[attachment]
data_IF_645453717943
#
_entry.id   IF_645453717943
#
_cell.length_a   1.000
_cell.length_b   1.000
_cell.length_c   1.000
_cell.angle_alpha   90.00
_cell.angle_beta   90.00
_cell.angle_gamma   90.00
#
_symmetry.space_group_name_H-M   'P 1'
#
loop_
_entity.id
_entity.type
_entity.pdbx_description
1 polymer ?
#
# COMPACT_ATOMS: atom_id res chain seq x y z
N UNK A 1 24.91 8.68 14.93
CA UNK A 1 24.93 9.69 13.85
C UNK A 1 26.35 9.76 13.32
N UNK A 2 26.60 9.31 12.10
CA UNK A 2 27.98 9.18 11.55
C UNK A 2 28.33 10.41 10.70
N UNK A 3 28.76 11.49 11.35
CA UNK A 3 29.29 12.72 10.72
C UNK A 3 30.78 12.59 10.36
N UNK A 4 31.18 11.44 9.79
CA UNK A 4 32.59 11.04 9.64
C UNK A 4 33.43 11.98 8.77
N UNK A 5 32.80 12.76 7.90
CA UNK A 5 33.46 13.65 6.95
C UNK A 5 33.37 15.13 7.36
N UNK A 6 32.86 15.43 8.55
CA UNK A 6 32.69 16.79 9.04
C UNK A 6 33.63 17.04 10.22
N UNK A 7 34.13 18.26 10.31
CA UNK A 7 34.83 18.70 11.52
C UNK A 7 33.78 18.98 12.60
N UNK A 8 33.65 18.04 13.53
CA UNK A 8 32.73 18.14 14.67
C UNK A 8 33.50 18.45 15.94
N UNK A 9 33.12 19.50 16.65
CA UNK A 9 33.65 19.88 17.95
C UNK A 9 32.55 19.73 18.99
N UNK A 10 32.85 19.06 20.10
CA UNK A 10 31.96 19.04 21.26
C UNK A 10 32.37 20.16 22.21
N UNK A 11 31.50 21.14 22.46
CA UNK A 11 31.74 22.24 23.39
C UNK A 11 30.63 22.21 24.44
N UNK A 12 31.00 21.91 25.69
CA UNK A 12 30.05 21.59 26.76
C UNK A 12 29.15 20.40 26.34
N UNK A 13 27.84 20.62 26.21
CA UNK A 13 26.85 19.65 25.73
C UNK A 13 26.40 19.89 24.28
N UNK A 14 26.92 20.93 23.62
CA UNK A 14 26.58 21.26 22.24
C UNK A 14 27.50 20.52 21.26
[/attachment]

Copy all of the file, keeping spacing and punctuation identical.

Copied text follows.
data_IF_645453717943
#
_entry.id   IF_645453717943
#
_cell.length_a   1.000
_cell.length_b   1.000
_cell.length_c   1.000
_cell.angle_alpha   90.00
_cell.angle_beta   90.00
_cell.angle_gamma   90.00
#
_symmetry.space_group_name_H-M   'P 1'
#
loop_
_entity.id
_entity.type
_entity.pdbx_description
1 polymer ?
#
# COMPACT_ATOMS: atom_id res chain seq x y z
N UNK A 1 24.91 8.68 14.93
CA UNK A 1 24.93 9.69 13.85
C UNK A 1 26.35 9.76 13.32
N UNK A 2 26.60 9.31 12.10
CA UNK A 2 27.98 9.18 11.55
C UNK A 2 28.33 10.41 10.70
N UNK A 3 28.76 11.49 11.35
CA UNK A 3 29.29 12.72 10.72
C UNK A 3 30.78 12.59 10.36
N UNK A 4 31.18 11.44 9.79
CA UNK A 4 32.59 11.04 9.64
C UNK A 4 33.43 11.98 8.77
N UNK A 5 32.80 12.76 7.90
CA UNK A 5 33.46 13.65 6.95
C UNK A 5 33.37 15.13 7.36
N UNK A 6 32.86 15.43 8.55
CA UNK A 6 32.69 16.79 9.04
C UNK A 6 33.63 17.04 10.22
N UNK A 7 34.13 18.26 10.31
CA UNK A 7 34.83 18.70 11.52
C UNK A 7 33.78 18.98 12.60
N UNK A 8 33.65 18.04 13.53
CA UNK A 8 32.73 18.14 14.67
C UNK A 8 33.50 18.45 15.94
N UNK A 9 33.12 19.50 16.65
CA UNK A 9 33.65 19.88 17.95
C UNK A 9 32.55 19.73 18.99
N UNK A 10 32.85 19.06 20.10
CA UNK A 10 31.96 19.04 21.26
C UNK A 10 32.37 20.16 22.21
N UNK A 11 31.50 21.14 22.46
CA UNK A 11 31.74 22.24 23.39
C UNK A 11 30.63 22.21 24.44
N UNK A 12 31.00 21.91 25.69
CA UNK A 12 30.05 21.59 26.76
C UNK A 12 29.15 20.40 26.34
N UNK A 13 27.84 20.62 26.21
CA UNK A 13 26.85 19.65 25.73
C UNK A 13 26.40 19.89 24.28
N UNK A 14 26.92 20.93 23.62
CA UNK A 14 26.58 21.26 22.24
C UNK A 14 27.50 20.52 21.26